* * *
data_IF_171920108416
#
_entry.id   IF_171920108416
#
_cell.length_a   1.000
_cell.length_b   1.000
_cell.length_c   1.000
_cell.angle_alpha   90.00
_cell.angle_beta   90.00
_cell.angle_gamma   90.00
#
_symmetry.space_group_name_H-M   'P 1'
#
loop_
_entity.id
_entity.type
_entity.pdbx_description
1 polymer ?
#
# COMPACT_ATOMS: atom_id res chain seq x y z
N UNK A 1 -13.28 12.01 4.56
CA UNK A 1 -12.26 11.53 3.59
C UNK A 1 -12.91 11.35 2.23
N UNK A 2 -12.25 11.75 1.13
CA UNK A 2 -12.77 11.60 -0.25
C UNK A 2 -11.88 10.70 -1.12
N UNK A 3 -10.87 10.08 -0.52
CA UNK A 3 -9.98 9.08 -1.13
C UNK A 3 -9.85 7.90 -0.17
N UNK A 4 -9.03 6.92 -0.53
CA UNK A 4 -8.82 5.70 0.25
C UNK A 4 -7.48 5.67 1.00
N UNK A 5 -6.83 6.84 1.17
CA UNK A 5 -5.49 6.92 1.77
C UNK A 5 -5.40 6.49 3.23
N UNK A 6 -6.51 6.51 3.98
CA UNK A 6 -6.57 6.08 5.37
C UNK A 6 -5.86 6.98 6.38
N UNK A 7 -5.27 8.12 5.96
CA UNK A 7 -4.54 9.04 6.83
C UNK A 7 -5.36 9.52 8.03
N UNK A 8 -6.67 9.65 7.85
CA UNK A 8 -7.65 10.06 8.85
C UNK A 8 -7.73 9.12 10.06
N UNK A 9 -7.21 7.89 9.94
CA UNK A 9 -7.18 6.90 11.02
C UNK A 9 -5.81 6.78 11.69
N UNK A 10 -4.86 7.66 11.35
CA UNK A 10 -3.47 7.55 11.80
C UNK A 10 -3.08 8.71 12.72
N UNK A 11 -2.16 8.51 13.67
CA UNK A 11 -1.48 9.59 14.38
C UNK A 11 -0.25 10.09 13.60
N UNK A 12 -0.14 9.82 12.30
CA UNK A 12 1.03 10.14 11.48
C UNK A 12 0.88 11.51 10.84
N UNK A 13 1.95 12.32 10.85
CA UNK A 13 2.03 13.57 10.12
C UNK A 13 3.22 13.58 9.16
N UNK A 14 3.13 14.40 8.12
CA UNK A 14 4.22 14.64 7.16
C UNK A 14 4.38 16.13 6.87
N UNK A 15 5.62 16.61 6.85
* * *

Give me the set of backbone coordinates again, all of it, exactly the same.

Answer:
data_IF_171920108416
#
_entry.id   IF_171920108416
#
_cell.length_a   1.000
_cell.length_b   1.000
_cell.length_c   1.000
_cell.angle_alpha   90.00
_cell.angle_beta   90.00
_cell.angle_gamma   90.00
#
_symmetry.space_group_name_H-M   'P 1'
#
loop_
_entity.id
_entity.type
_entity.pdbx_description
1 polymer ?
#
# COMPACT_ATOMS: atom_id res chain seq x y z
N UNK A 1 -13.28 12.01 4.56
CA UNK A 1 -12.26 11.53 3.59
C UNK A 1 -12.91 11.35 2.23
N UNK A 2 -12.25 11.75 1.13
CA UNK A 2 -12.77 11.60 -0.25
C UNK A 2 -11.88 10.70 -1.12
N UNK A 3 -10.87 10.08 -0.52
CA UNK A 3 -9.98 9.08 -1.13
C UNK A 3 -9.85 7.90 -0.17
N UNK A 4 -9.03 6.92 -0.53
CA UNK A 4 -8.82 5.70 0.25
C UNK A 4 -7.48 5.67 1.00
N UNK A 5 -6.83 6.84 1.17
CA UNK A 5 -5.49 6.92 1.77
C UNK A 5 -5.40 6.49 3.23
N UNK A 6 -6.51 6.51 3.98
CA UNK A 6 -6.57 6.08 5.37
C UNK A 6 -5.86 6.98 6.38
N UNK A 7 -5.27 8.12 5.96
CA UNK A 7 -4.54 9.04 6.83
C UNK A 7 -5.36 9.52 8.03
N UNK A 8 -6.67 9.65 7.85
CA UNK A 8 -7.65 10.06 8.85
C UNK A 8 -7.73 9.12 10.06
N UNK A 9 -7.21 7.89 9.94
CA UNK A 9 -7.18 6.90 11.02
C UNK A 9 -5.81 6.78 11.69
N UNK A 10 -4.86 7.66 11.35
CA UNK A 10 -3.47 7.55 11.80
C UNK A 10 -3.08 8.71 12.72
N UNK A 11 -2.16 8.51 13.67
CA UNK A 11 -1.48 9.59 14.38
C UNK A 11 -0.25 10.09 13.60
N UNK A 12 -0.14 9.82 12.30
CA UNK A 12 1.03 10.14 11.48
C UNK A 12 0.88 11.51 10.84
N UNK A 13 1.95 12.32 10.85
CA UNK A 13 2.03 13.57 10.12
C UNK A 13 3.22 13.58 9.16
N UNK A 14 3.13 14.40 8.12
CA UNK A 14 4.22 14.64 7.16
C UNK A 14 4.38 16.13 6.87
N UNK A 15 5.62 16.61 6.85